A review of Milliman’s normative healthcare database indicates that nearly all of the recent increase in the cost of emergency rooms (ER) is due to significant increase in the prevalence of supporting services (laboratory, radiology, drugs, supplies, etc.) provided during while in the ER.
My study included claim and enrollment data for commercial (employer-sponsored and individual) coverage from 2007 through 2011. It revealed an annual rate of increase in allowed per member per month costs for ER of slightly over 10%, which is substantially above the inflation rate during that same period of time. Interestingly, the actual number of ER cases per 1,000 covered members decreased very slightly during that period of time, while the unit costs for the individual services provided as part of a typical ER case only increased 1% annually.
So, what caused the double-digit annual total cost increase?
It appears to be almost solely caused by an increase in the number of services provided during an ER case. My study shows that a patient is likely to receive 50% more services, as part of their ER visit, in 2011 than in 2007. 93% of these additional services are related to lab, drugs, IV therapy and radiology. Lab is most prevalent, with a 79% total increase in use from 2007 to 2011, but the unit cost of lab services decreased by about 25% during that same period. Combined drug and IV therapy prevalence rose 166% during the study period, but in this case, also experienced a marginal increase in unit cost. As a result, drug and IV therapy services explained nearly 35% of the total increase in ER costs. Finally, radiological services increased in prevalence per case by 22% during the period, and contributed 17% of the total increase in ER costs.
Further study might be necessary to understand the efficacy and value of the increase in these supporting ER services, and whether ER costs are continuing to increase in 2012 and in the future.
We’ve blogged before about emergency room cost and utilization. ER cost and utilization – or rather the reduction of ER cost and utilization – is a frequent topic of discussion and data analysis for healthcare payer organizations. A recent Milliman study found an annual increase in the allowed per member per month costs for ER of slightly over 10% between 2007 and 2011, which is substantially above the inflation rate during that same period of time. It was also found that during that period of time, the actual number of ER cases per 1000 members decreased very slightly while the unit costs for the individual services provided during the ER cases on increased 1% annually.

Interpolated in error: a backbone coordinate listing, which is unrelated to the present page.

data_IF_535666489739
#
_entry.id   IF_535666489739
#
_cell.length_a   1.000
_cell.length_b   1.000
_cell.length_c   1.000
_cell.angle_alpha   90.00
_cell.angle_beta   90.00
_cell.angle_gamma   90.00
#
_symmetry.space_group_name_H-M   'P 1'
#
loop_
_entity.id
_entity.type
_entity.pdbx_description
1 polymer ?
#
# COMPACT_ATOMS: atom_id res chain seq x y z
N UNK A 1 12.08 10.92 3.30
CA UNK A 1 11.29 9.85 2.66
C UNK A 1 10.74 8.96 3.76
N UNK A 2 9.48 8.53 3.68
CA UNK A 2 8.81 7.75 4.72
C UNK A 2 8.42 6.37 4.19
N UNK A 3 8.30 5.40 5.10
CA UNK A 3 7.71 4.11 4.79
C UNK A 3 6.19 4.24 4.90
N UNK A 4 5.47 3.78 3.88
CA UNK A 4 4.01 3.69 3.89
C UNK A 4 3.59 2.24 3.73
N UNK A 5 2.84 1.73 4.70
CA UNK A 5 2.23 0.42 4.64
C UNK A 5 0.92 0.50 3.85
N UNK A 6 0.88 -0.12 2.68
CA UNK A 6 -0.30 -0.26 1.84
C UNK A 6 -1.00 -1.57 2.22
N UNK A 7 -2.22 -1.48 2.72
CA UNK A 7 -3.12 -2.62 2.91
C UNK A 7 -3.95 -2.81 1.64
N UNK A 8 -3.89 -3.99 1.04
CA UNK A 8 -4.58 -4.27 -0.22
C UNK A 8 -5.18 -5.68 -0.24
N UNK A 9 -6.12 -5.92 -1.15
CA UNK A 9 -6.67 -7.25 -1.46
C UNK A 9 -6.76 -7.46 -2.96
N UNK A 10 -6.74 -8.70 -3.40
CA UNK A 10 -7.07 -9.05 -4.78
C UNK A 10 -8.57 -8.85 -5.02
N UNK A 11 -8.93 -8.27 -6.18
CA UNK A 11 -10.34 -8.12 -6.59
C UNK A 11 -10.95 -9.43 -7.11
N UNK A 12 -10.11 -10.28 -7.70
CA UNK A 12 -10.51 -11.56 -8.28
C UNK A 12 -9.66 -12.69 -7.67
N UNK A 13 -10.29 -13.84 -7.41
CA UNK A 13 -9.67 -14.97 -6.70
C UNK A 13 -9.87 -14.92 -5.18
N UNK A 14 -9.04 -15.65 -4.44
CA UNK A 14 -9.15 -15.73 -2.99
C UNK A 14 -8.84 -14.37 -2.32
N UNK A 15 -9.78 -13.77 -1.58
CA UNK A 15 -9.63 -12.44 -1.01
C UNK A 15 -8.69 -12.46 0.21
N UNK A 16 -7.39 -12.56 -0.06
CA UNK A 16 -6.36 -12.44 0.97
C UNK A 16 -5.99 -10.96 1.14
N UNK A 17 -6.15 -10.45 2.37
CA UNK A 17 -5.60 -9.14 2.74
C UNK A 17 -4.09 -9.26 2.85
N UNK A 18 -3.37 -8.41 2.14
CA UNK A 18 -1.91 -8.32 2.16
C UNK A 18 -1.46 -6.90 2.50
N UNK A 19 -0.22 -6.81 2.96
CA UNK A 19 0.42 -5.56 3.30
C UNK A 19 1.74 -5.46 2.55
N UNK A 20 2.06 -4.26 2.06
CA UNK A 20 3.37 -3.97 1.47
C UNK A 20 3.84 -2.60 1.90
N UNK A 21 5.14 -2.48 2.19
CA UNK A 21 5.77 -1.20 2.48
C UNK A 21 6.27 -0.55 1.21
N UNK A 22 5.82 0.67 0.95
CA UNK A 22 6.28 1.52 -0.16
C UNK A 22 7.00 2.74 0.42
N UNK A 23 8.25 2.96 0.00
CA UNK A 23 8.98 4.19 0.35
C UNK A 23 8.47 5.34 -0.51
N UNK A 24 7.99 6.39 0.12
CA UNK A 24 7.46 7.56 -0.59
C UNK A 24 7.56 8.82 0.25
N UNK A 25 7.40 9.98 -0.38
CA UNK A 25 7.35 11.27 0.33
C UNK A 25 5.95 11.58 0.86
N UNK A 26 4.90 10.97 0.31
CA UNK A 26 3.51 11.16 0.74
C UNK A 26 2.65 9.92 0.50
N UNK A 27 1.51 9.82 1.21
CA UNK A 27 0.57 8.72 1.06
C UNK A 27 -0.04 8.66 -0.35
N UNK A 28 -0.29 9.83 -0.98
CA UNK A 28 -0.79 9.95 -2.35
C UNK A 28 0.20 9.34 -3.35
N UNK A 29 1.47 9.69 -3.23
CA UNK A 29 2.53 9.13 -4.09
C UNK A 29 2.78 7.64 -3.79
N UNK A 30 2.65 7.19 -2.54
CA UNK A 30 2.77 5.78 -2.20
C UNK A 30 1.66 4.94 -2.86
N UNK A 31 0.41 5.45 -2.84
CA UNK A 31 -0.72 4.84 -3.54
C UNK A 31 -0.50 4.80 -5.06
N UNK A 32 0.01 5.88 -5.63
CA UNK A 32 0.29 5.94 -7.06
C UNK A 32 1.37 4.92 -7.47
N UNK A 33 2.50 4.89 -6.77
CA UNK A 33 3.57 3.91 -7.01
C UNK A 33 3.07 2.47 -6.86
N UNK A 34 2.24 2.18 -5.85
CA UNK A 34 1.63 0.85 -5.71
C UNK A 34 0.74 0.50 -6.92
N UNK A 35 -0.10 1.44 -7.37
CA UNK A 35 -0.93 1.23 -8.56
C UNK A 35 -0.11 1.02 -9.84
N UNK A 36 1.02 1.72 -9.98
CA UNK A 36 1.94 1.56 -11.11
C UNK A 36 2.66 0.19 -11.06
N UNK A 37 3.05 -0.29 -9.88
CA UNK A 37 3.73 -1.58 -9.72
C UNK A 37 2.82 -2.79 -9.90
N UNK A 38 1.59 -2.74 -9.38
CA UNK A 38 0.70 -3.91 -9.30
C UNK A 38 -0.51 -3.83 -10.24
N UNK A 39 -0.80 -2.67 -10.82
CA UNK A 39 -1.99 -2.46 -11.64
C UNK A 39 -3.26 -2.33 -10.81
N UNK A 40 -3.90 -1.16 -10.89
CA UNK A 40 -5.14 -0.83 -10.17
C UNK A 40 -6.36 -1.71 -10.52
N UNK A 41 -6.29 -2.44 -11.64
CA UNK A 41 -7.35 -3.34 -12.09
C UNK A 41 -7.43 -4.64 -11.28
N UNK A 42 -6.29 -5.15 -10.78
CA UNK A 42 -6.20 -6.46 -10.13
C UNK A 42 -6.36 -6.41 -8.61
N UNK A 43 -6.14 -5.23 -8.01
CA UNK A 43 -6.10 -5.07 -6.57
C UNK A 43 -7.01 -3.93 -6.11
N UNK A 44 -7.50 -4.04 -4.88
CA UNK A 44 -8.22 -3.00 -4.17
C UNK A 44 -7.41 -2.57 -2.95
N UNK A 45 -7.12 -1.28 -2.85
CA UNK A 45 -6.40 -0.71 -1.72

Healthcare organizations turn to the data to identify potentially avoidable emergency room events, especially those that could have been provided in a less expensive care setting. In a patient centered medical home (PCMH) reporting project performed by Milliman, ER utilization was one of several utilization targets. The analysis performed identified opportunities for cost reduction, such as identification of members who visit the ER frequently. This analysis also provided insight into access and care management issues by tracking the day of the week ER visits were occurring.
Data analytics is becoming more and more valuable throughout all functions within healthcare payer organizations. Another Milliman study looks at how care coordinators use data analytics for analysis of preventable ER visits by line of business.
Further detail on each of the mentioned studies may be found at:
Identification of the right patients to include in care management programs can be a challenge for health organizations. It can be difficult to identify which patients are most likely to benefit from inclusion in these programs, while also effectively using limited care management resources to achieve the greatest impact.
Diane Laurent, Managing Director of the Milliman Advanced Risk Adjusters (MARA) product group, and Patty Jones, registered nurse and healthcare management consultant, presented a webinar on January 9, 2013, focusing on case management tools available from Milliman MedInsight. During the webinar, the presenters reviewed the Member Opportunity Scoring System, a new tool that consolidates a robust array of patient-focused data. The presentation also included case studies demonstrating how to highlight and prioritize opportunities for care management intervention.
If you missed the webinar and would like to view it, you can access a recording at: MedInsight: Identifying High-Risk Patients for Care Management
. To listen to the webinar, click on the “Register” button, enter the requested information, and click “Complete Registration.” The webinar will then automatically stream to your computer.